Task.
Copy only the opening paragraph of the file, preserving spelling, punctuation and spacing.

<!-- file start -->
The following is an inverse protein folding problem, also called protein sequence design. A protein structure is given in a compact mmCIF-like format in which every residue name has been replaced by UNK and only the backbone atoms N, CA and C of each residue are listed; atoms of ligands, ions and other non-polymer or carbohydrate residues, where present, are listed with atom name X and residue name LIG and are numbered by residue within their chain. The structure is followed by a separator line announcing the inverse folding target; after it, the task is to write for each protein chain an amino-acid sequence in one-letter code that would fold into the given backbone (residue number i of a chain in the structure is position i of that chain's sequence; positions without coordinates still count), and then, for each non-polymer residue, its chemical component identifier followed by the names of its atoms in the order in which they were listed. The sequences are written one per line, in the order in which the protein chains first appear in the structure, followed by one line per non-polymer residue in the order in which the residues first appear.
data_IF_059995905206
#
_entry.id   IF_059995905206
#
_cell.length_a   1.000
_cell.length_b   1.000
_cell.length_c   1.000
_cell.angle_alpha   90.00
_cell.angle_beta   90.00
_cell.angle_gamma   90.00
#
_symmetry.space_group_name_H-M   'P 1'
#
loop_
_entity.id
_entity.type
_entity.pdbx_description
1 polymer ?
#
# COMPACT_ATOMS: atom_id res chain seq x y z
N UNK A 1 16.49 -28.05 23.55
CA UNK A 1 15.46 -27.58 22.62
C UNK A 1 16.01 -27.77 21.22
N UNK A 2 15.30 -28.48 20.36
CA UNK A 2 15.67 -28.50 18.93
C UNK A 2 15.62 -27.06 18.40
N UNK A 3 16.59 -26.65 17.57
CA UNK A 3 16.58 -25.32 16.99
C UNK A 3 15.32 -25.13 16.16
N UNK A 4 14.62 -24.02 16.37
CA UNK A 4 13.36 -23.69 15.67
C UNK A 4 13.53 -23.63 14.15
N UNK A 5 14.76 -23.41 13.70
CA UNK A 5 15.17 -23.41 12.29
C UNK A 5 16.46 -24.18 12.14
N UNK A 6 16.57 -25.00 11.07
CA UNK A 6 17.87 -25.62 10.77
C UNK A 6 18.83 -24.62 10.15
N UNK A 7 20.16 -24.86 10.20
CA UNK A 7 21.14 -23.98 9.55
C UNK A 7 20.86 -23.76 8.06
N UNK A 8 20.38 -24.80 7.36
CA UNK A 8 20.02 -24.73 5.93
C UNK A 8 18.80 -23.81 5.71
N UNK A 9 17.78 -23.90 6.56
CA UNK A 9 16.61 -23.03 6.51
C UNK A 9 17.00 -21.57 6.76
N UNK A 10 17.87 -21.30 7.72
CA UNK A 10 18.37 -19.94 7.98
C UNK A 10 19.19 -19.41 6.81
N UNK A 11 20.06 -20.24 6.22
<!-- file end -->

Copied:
The following is an inverse protein folding problem, also called protein sequence design. A protein structure is given in a compact mmCIF-like format in which every residue name has been replaced by UNK and only the backbone atoms N, CA and C of each residue are listed; atoms of ligands, ions and other non-polymer or carbohydrate residues, where present, are listed with atom name X and residue name LIG and are numbered by residue within their chain. The structure is followed by a separator line announcing the inverse folding target; after it, the task is to write for each protein chain an amino-acid sequence in one-letter code that would fold into the given backbone (residue number i of a chain in the structure is position i of that chain's sequence; positions without coordinates still count), and then, for each non-polymer residue, its chemical component identifier followed by the names of its atoms in the order in which they were listed. The sequences are written one per line, in the order in which the protein chains first appear in the structure, followed by one line per non-polymer residue in the order in which the residues first appear.